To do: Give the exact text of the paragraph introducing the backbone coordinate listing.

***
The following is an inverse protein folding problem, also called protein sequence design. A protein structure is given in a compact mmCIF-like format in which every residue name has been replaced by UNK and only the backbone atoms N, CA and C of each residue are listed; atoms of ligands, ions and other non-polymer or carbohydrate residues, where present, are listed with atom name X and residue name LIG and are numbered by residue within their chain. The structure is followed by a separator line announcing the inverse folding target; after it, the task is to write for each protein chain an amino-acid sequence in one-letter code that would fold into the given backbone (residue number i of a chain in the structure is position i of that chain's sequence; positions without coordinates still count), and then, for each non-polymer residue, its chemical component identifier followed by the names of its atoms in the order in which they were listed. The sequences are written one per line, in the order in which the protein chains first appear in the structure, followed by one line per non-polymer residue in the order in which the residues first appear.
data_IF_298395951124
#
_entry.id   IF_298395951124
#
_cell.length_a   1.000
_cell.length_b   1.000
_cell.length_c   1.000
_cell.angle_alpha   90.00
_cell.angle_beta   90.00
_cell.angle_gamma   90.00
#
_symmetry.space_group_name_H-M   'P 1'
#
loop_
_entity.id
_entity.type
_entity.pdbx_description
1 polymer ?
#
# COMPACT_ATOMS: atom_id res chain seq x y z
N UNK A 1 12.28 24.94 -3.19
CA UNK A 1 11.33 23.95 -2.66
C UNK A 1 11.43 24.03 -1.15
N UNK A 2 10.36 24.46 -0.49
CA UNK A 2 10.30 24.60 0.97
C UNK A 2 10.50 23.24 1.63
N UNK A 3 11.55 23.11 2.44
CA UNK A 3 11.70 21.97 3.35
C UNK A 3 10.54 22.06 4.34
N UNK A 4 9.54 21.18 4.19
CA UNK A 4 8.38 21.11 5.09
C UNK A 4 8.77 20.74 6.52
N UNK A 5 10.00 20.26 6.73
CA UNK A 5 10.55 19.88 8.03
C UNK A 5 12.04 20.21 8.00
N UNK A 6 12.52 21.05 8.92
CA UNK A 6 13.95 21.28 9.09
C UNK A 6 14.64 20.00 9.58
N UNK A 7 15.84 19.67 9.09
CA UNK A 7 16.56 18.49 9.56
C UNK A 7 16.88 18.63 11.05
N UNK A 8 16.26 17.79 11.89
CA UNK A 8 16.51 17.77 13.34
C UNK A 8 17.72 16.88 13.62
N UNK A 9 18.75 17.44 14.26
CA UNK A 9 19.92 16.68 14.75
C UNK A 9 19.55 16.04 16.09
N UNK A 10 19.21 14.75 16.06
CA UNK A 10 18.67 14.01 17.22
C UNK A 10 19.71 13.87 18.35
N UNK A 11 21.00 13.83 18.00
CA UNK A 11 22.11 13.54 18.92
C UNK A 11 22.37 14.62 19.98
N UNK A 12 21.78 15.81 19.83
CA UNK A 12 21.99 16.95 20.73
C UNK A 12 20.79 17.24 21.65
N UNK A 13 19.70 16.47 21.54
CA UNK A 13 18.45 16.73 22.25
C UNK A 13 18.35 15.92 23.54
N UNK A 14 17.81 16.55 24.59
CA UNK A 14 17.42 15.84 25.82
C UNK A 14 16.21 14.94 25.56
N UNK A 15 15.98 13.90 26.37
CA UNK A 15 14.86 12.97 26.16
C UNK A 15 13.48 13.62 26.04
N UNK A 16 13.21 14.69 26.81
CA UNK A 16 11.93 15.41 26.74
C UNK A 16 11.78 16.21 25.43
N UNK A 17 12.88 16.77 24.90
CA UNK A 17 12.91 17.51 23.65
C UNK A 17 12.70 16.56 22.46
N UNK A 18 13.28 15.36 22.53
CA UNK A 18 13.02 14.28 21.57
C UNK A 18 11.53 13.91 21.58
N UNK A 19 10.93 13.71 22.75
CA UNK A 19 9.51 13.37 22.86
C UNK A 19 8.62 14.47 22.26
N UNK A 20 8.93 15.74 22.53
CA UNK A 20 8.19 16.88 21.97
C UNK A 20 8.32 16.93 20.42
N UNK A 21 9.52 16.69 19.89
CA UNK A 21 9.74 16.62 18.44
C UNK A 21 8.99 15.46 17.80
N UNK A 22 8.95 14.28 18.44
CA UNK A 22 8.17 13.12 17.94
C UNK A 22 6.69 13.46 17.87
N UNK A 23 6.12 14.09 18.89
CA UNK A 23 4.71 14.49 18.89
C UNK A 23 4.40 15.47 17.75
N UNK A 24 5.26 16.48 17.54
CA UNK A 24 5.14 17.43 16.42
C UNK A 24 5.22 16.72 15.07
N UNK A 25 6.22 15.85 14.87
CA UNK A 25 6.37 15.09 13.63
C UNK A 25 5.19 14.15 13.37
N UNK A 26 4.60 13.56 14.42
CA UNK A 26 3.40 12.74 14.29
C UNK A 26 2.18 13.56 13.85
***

The following is an inverse protein folding problem, also called protein sequence design. A protein structure is given in a compact mmCIF-like format in which every residue name has been replaced by UNK and only the backbone atoms N, CA and C of each residue are listed; atoms of ligands, ions and other non-polymer or carbohydrate residues, where present, are listed with atom name X and residue name LIG and are numbered by residue within their chain. The structure is followed by a separator line announcing the inverse folding target; after it, the task is to write for each protein chain an amino-acid sequence in one-letter code that would fold into the given backbone (residue number i of a chain in the structure is position i of that chain's sequence; positions without coordinates still count), and then, for each non-polymer residue, its chemical component identifier followed by the names of its atoms in the order in which they were listed. The sequences are written one per line, in the order in which the protein chains first appear in the structure, followed by one line per non-polymer residue in the order in which the residues first appear.